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Old 03-02-2013, 05:45 PM   #1
GrogNerd
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Default 75% of IBU from 60 minute addition

can't remember where, but somewhere I read that your 60 minute addition should contain 75% of your IBUs and I can't remember how the other 25% was distributed. might have been for an IPA, but can't even say if it was for any certain style

tried searching, but can't find it

anyone have any idea what the breakdown was?

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Old 03-02-2013, 08:06 PM   #2
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Bittering is accomplished with a long boil to bring out most all of the hop oils. Flavoring and aroma is usually from 15 minutes to flame out. There is no certain formula. It all depends upon the profile you wish to achieve.

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Old 03-02-2013, 10:46 PM   #3
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As Flars said, there's no specific formula, but a rule of thumb is that after 30 minutes, so much of the aroma is lost that you might as well just consider it bittering. This is of course only a rule of thumb and there are a lot of variables including the variety of hops and even their freshness. But it's why, for example, 45 minute additions are uncommon. The most common schedules are something like 60, 20, 10, 5 and flameout or variations on that, such as 60 & 5. The later the hops are added, the less the alpha acids are isomerized and the more of the aromatic oils are preserved.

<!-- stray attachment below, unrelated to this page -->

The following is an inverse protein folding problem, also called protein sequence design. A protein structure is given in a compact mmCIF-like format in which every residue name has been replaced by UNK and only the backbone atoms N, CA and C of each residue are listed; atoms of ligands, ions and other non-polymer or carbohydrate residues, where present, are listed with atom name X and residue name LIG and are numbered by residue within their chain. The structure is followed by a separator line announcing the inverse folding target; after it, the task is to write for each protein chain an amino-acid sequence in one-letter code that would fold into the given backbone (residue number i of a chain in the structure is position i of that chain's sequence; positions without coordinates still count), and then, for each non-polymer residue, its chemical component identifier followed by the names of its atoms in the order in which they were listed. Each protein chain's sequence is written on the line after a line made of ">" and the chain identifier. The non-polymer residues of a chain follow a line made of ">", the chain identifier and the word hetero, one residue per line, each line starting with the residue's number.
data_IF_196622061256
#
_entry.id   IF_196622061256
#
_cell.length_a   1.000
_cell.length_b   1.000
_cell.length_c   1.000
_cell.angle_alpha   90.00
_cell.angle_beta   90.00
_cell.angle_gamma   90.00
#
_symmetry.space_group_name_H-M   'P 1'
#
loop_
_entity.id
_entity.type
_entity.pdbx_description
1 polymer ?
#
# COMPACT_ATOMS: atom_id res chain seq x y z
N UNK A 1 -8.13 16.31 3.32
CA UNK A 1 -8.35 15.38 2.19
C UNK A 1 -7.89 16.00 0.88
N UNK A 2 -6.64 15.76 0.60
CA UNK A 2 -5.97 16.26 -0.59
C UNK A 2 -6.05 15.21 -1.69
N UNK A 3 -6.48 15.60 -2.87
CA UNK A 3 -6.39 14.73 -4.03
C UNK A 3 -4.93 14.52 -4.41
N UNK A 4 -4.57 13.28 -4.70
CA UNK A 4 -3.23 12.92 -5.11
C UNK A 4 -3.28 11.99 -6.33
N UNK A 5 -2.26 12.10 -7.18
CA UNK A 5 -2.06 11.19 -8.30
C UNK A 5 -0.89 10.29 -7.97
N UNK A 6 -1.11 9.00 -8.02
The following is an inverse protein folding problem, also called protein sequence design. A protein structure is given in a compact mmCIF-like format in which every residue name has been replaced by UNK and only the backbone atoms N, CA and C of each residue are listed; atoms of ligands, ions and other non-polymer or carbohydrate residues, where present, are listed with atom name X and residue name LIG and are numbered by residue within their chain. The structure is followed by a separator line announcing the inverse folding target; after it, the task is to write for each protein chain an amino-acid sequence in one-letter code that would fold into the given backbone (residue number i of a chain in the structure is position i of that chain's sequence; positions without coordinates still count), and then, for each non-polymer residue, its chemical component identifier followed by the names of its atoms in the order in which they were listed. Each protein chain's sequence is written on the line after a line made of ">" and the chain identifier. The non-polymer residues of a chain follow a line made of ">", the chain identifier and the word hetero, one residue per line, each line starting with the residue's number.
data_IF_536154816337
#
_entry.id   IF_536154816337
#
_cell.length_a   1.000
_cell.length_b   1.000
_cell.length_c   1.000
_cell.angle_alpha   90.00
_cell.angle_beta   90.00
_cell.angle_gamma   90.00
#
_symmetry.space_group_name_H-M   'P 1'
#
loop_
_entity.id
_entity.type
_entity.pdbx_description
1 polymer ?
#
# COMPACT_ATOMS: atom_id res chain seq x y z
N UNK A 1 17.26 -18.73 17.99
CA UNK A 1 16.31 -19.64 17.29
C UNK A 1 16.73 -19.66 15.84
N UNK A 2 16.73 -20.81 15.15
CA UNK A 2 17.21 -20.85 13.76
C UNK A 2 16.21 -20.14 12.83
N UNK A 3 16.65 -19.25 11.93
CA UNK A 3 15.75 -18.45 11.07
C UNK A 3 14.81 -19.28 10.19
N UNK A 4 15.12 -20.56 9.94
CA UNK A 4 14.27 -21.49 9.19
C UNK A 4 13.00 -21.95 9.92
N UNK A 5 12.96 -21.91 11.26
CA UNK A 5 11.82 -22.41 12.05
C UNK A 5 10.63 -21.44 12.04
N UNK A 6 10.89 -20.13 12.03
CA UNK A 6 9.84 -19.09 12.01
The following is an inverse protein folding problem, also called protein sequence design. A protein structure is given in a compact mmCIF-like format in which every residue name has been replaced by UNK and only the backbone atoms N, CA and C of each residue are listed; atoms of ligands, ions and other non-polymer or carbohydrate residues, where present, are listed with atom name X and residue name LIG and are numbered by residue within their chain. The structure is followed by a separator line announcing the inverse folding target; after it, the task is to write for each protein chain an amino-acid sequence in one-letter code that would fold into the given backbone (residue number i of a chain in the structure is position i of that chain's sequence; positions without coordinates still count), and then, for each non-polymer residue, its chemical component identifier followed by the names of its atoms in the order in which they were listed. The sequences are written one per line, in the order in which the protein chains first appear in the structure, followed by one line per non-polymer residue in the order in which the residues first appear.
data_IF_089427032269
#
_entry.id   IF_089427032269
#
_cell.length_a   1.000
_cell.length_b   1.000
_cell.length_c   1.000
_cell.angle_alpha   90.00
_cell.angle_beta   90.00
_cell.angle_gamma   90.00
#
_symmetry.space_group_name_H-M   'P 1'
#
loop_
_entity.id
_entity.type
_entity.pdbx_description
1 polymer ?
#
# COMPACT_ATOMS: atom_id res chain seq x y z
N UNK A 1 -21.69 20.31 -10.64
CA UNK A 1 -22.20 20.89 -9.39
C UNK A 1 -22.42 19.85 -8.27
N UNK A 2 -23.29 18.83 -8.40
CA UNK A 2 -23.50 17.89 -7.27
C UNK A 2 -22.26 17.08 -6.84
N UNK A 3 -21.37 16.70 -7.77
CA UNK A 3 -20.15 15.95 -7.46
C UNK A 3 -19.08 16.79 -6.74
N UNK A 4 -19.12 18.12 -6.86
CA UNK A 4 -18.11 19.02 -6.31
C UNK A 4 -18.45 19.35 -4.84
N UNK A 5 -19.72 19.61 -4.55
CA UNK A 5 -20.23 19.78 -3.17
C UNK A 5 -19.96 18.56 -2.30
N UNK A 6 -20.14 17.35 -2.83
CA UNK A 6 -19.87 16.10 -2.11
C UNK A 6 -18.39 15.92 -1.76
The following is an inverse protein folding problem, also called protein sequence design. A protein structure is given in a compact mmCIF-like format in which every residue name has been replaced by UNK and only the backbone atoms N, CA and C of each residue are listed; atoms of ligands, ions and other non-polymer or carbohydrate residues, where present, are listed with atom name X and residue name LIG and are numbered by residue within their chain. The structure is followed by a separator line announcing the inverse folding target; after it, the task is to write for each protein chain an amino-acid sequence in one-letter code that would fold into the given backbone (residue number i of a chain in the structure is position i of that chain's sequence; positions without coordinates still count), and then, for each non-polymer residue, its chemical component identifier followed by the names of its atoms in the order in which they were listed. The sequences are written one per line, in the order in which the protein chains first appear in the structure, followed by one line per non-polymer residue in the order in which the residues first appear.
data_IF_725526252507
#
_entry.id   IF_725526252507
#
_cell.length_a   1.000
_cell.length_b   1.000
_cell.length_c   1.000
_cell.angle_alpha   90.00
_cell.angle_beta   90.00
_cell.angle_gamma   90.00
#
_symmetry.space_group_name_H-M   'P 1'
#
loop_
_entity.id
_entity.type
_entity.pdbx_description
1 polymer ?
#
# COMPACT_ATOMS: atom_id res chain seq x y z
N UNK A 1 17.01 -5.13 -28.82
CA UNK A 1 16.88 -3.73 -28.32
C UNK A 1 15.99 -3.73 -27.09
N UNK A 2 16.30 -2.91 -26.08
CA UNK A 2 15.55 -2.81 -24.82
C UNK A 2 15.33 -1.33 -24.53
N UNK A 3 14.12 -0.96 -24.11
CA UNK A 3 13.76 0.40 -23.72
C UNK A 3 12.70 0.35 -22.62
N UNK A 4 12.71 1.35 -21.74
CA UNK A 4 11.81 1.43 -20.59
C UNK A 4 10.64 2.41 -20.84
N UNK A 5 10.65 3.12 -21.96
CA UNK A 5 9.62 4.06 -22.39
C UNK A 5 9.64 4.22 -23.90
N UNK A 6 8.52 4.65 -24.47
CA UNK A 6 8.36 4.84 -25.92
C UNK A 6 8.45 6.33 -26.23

I've been making some good beers by hopbursting. That's where all of your hops are added at 30 minutes or less. Of course it takes more hops to get the same IBUs, but that's the point. E.g., if I had a beer that used 1 oz of 8% hops at 60 minutes and 1 oz at 5 minutes, I get 36 IBUs; if I move the "bittering" addition to 15 minutes, I'd use 2 oz for the same 36 IBUs. But since those hops aren't being boiled for as long, much more of the flavor and aroma is preserved. It's kind of blurring the idea of "bittering" vs "aroma" hops.

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Old 03-04-2013, 10:26 AM   #4
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Quote:
Originally Posted by GrogNerd View Post
can't remember where, but somewhere I read that your 60 minute addition should contain 75% of your IBUs and I can't remember how the other 25% was distributed. might have been for an IPA, but can't even say if it was for any certain style

tried searching, but can't find it

anyone have any idea what the breakdown was?
I think you read that wrong...IPAs are usually hoppy. I would say inverse that idea, 25% of your IBUs should come from your 60 minute. Some super hoppy commercial beers go way beyond that, only 5-10%. Me personally, I don't even do 60 minute additions on my IPAs. Everything is late hop additions (20 minutes of less).

But this will depend on your palette. With just late hopping, I am sacrificing the sharper bitterness many people enjoy in commercial IPAs with a more round and smooth bitterness. It tends to feel like far less IBUs than it is. Some like it, some don't. But what I do gain is a massive upfront hop flavor and aroma. Seriously on the commercial level. I can smell my beers as soon as I crack them. Try to find a balance, brew it, and work from there. But I would say 25% from your 60 is a great starting place. I do 20, 15, 10, 5, and flameout additions if you were wondering. Usually equal amounts.
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